Freight – you hear the word used often in transportation and shipping, but what exactly is freight meaning, and what does it mean for your business?
Encompassing just about anything being shipped, freight is an integral part of your logistics plan, if not the entire basis of it! After all, truck freight is often unique – from how it needs to be handled to where it’s going to how it’s going to get there.
That’s why we’re covering everything you need to know about truck freight meaning right here in this post, plus we give you our top tips for a successful truck freight shipping experience.
Ready? Let’s truck on!
The definition of freight is defined as the shipment of goods transported by ship, plane, train, or truck. In this way, freight can be described as a means of transporting goods. In other words, it’s the process of sending stuff from one place to another on one or more modes of transport, and the stuff gets shipped itself.
Common types of shipping by freight include:
- LTL, or less-than-truckload shipping
- FTL, or full truckload shipping
- Intermodal freight
- Expedited freight
We’ll get into shipping by freight methods in more detail later, but for now, let’s talk more about that “stuff” component we mentioned before. Freight, or commodities as they are often called in the transportation industry, can be almost anything. What the most common type of freight is depends on how the freight is being shipped (air, sea, land, rail). Since we know truck transportation best, we’ll be focusing on this method for the rest of this post.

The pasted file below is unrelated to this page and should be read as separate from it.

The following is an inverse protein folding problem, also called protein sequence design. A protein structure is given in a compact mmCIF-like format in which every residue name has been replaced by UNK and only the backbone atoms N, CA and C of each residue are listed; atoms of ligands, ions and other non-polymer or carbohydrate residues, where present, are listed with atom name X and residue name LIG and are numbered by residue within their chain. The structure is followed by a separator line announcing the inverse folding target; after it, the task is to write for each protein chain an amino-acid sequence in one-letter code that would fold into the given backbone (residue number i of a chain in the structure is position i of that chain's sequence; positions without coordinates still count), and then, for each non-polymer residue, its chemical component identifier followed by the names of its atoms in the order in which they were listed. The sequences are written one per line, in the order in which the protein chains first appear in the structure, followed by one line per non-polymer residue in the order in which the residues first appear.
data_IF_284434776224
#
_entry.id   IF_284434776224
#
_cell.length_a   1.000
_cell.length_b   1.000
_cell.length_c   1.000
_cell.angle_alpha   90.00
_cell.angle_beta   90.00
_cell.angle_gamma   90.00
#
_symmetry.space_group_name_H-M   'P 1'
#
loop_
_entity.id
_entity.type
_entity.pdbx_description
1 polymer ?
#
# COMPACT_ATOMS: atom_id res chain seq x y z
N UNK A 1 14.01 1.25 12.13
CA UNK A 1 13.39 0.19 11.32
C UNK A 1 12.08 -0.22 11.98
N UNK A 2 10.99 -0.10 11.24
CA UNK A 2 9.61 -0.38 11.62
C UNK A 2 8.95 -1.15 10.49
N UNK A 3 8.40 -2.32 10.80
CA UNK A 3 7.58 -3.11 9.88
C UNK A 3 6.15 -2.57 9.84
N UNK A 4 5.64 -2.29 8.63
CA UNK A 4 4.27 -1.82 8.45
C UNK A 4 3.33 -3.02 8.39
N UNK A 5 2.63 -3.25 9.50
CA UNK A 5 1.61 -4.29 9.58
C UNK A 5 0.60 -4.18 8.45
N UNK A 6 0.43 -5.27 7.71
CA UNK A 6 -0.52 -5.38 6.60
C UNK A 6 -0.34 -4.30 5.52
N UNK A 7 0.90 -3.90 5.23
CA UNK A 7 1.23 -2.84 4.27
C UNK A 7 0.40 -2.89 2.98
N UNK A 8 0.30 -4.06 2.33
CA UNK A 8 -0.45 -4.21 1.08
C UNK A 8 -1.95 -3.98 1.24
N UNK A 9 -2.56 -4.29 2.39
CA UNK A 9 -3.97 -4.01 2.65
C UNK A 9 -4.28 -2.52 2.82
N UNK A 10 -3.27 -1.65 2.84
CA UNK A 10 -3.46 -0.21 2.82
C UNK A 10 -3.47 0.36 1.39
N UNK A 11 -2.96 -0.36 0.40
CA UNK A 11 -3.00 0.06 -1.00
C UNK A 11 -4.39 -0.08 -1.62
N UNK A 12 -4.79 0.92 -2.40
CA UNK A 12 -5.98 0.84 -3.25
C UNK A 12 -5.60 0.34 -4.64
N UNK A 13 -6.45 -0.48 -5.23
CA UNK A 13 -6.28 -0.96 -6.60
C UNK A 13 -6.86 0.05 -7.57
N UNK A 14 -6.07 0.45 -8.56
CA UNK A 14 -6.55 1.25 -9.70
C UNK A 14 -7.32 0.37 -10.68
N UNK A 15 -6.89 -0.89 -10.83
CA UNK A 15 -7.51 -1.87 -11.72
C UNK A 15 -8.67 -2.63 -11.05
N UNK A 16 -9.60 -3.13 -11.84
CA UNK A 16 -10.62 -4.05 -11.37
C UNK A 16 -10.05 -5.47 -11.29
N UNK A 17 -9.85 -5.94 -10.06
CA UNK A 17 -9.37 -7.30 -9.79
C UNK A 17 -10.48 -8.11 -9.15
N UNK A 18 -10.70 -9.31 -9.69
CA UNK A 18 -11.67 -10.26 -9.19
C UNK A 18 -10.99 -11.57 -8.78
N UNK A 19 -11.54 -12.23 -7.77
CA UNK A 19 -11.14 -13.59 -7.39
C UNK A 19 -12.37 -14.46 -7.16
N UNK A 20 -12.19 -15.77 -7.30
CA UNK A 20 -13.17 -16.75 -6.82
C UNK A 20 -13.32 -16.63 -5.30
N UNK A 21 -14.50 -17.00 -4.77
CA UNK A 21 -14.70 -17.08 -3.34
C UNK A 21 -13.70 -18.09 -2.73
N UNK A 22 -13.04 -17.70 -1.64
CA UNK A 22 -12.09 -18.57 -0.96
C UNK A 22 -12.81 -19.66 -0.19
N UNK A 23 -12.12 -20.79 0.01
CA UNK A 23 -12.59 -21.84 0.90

The most common kinds of truck freight are:
- Paper Products
- Building Materials
- Hazardous Chemicals
Depending on what you are shipping, the expectations and requirements for packaging the material will differ. For example, dangerous goods transported in Canada must display hazardous goods safety marks on their container. These marks tell us how to carefully handle the goods safely, so drivers and other workers in the transportation process don’t get hurt.
What is Shipping by Freight Truck?
Shipping by freight truck can encompass many industries, types of shippers, and commodities. If you can fit it on the truck, it can be shipped in most cases.
Truck freight shipping is one of the most common ways goods are transported from the US to Canada. In fact, two-thirds of goods that move crossborder are done so by truck, and over 10 million trucks cross the border between the two countries each year, making freight trucking a huge part of the North American economy.
There is even an organization in Canada called the Canadian Trucking Alliance, that is focused on advocating for the industry. The CTA aims to increase profitability, brand awareness, and mutually beneficial partnerships with customers, employees, owner-operators, and suppliers while operating safely, environmentally friendly, and socially responsible.